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|• Mayor||Maria Gurzyńska|
|• Total||6.75 km2 (2.6 sq mi)|
|Elevation||47 m (154 ft)|
|• Density||1,000/km2 (2,600/sq mi)|
|Time zone||CET (UTC+1)|
|• Summer (DST)||CEST (UTC+2)|
|Area code(s)||+48 58|
Gniew [ɡɲef] (German language: Mewe; Kashubian language: Gniéw) is a town situated on the left bank of the Vistula River, in the Pomeranian Voivodeship, Poland. It is located at around Coordinates: .
History[edit | edit source]
The first recorded mentions of Gniew appear in written documents of the first half of the 13th century, which refer to the region as Terra Gymeu (Gmewan, Gimen, Gymen) in 1229, terra Mewe in 1250, and terra Gemewe in 1283, terra Mewa. The name Wansca (Wońsk) was also used. The German name of Mewe for the town is still reflected on the coat of arms of the city, which bears the presence of a seagull.
Beginning in the 10th century, the region belonged to the Polan tribe and was part of Gdańsk Pomerania. After the division of Poland by Bolesław Krzywousty, Gniew fell to the castellany of Starogard Gdański. The land later fell to the Princes of Świecie and in 1229 Prince Sambor and Swantopolk II of Pomerania granted it to the Cistercian abbey in Oliwa. In the second half of the 13th century, Sambor retook Gniew from the Cistercians and in 1276 bestowed it on the Teutonic Knights. Their claim was formally recognized by Mestwin II of Pomerania in 1282, and the city became the first stronghold of the Teutonic Order on the left riverside of the Vistula. A castle was built as a result of this important strategic location, and in 1297 the Teutonic Knights gave Gniew town privileges.
The city exchanged hands various times between 1410-1466 until it became part of the Polish province of Royal Prussia following the Second Peace of Thorn (1466). In 1626, during the Swedish-Polish War, a battle between the Polish-Lithuanian Commonwealth and Swedish forces was fought in the area of Gniew, resulting in a victory for the army of King Gustavus Adolphus of Sweden, and only the second historic defeat for the Polish hussars. In the second half of the 17th century, prior to becoming King of Poland, John III Sobieski served as the local district governor (starost) of Gniew and built the Marysienka Palace for his wife, Maria Kazimiera.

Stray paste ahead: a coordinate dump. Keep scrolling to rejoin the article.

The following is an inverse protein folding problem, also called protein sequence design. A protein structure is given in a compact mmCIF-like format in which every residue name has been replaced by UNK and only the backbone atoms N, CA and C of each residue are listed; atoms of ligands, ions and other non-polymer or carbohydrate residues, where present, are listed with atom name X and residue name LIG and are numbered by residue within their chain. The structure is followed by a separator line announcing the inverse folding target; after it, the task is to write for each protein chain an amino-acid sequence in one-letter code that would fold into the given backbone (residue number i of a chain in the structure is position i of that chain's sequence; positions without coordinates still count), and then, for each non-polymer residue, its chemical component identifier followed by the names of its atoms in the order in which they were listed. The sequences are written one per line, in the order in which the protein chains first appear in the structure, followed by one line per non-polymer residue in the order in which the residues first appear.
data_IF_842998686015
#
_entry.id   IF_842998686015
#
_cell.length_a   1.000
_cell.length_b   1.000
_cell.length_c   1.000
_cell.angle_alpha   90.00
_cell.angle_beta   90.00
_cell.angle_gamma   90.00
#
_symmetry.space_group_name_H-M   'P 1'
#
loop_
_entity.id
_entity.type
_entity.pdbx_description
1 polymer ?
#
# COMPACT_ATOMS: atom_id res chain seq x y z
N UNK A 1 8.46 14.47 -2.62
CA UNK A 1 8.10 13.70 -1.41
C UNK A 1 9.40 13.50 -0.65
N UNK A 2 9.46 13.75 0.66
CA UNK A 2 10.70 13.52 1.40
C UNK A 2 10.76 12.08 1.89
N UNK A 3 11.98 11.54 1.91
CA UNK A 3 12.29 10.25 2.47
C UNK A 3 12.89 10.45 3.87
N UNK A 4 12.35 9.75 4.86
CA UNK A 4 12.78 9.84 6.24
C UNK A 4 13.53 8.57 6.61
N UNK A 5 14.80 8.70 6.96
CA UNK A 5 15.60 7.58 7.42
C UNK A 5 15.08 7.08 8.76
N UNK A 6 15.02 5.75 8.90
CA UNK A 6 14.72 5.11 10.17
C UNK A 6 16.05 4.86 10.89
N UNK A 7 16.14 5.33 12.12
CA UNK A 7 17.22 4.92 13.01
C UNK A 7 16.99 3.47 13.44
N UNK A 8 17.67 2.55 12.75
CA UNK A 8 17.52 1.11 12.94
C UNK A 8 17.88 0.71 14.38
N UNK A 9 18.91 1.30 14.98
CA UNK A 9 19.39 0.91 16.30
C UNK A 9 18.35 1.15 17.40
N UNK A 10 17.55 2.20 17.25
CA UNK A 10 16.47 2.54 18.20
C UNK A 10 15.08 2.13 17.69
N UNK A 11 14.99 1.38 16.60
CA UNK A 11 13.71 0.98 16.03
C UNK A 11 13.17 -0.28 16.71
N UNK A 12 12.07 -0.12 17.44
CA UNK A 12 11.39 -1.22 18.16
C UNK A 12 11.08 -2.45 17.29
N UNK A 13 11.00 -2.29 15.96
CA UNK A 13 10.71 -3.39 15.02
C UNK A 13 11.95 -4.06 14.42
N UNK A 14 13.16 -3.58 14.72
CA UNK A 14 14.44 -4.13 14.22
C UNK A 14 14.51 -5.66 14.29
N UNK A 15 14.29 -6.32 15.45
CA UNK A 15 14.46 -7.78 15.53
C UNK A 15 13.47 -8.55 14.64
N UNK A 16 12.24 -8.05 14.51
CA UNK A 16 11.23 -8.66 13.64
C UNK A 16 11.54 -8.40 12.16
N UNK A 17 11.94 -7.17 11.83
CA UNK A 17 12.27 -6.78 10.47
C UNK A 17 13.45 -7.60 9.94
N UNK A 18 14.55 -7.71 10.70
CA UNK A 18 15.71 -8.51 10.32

Gniew was annexed by the Kingdom of Prussia during the Partitions of Poland and became part of the German Empire in 1871. With the defeat of Imperial Germany in World War I, Gniew became part of the Polish Corridor according to the Treaty of Versailles. This date is celebrated in Gniew till today as liberation from Prussian oppression and end of 148 years of attempts to destroy Polish existence
After the First World War number of ethnic Germans within the town decreased.[full citation needed] During World War II the castle was used by Nazi Germany as a concentration camp for the ethnically cleansed Polish population of Tczew and the surrounding area.
Main Sights[edit | edit source]
The most notable landmark of the town is the Ordensburg castle built by the Teutonic Order at the turn of the 14th century, as well as Marysienka's Palace, built during the second half of the 17th century. The city also boasts a well preserved medieval old town, with buildings dating from the 15th to 19th century and a Gothic church dating to the 14th century.
International relations[edit | edit source]
Twin towns — Sister cities[edit | edit source]
Gniew is twinned with:
References[edit | edit source]
- Terra Mewa
- Dziewięćdziesiąta pierwsza rocznica wolnego Gniewu
- Kotowski, Albert S. (1998) (in German). Polens Politik gegenüber seiner deutschen Minderheit 1919-1939. Forschungsstelle Ostmitteleuropa, University of Dortmund. p. 55. ISBN 3-447-03997-3. http://books.google.de/books?id=KVg_tMs_ZPIC&pg=PA365&dq=Goetheschule+Graudenz&hl=de&ei=j-AlTdz_JsvDswaVy9DMAg&sa=X&oi=book_result&ct=result&resnum=6&ved=0CDoQ6AEwBTgo#v=onepage&q=%20Graudenz&f=false.
[edit | edit source]
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